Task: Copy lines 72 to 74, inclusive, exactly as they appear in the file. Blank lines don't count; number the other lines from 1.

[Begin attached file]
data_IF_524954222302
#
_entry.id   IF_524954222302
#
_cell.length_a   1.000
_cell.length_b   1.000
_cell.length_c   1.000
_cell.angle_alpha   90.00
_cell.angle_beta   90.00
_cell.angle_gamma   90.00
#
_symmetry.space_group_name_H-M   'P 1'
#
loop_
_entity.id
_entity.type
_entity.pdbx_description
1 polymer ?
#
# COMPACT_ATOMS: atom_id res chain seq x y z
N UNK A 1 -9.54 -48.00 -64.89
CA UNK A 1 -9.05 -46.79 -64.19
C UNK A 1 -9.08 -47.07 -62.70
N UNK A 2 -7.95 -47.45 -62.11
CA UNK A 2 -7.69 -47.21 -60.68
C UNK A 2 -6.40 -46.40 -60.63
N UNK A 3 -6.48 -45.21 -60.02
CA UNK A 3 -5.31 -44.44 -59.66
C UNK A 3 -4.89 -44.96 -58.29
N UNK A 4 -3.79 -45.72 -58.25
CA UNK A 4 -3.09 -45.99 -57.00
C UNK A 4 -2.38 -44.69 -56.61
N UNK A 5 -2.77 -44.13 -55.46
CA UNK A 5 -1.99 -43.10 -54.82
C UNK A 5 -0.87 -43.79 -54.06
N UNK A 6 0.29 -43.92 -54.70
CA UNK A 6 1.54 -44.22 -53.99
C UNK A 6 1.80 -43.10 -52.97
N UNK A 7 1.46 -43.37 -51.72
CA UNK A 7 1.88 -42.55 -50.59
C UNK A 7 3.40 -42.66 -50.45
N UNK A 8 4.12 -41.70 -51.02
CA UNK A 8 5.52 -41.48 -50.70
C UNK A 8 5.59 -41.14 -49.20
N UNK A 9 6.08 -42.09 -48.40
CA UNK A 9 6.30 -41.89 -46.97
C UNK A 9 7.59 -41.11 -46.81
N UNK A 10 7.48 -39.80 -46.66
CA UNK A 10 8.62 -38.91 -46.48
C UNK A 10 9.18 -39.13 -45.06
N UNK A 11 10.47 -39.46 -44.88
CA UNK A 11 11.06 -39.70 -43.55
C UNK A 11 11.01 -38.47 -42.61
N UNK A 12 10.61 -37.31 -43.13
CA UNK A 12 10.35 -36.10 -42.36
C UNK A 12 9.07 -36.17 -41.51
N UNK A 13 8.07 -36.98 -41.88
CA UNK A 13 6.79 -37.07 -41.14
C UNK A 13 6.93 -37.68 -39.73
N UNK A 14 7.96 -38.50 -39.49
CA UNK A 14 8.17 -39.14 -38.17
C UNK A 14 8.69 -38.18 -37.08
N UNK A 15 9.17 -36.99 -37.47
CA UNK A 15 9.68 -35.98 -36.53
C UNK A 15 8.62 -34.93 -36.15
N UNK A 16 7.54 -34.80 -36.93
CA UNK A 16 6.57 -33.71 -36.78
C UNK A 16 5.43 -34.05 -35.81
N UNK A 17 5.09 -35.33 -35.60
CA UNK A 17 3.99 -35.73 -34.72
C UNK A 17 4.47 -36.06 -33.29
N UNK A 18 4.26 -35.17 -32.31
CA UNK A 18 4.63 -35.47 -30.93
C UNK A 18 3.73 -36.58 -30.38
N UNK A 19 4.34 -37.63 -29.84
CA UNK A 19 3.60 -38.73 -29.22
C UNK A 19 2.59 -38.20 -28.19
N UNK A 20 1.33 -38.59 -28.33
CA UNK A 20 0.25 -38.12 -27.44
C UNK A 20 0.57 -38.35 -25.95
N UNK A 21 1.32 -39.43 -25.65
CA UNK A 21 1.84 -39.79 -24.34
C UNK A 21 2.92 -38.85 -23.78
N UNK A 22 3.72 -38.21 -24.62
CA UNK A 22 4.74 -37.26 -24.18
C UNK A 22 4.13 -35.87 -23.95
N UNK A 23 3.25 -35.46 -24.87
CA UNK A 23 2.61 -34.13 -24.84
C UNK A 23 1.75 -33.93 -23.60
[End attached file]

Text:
N UNK A 18 4.26 -35.17 -32.31
CA UNK A 18 4.63 -35.47 -30.93
C UNK A 18 3.73 -36.58 -30.38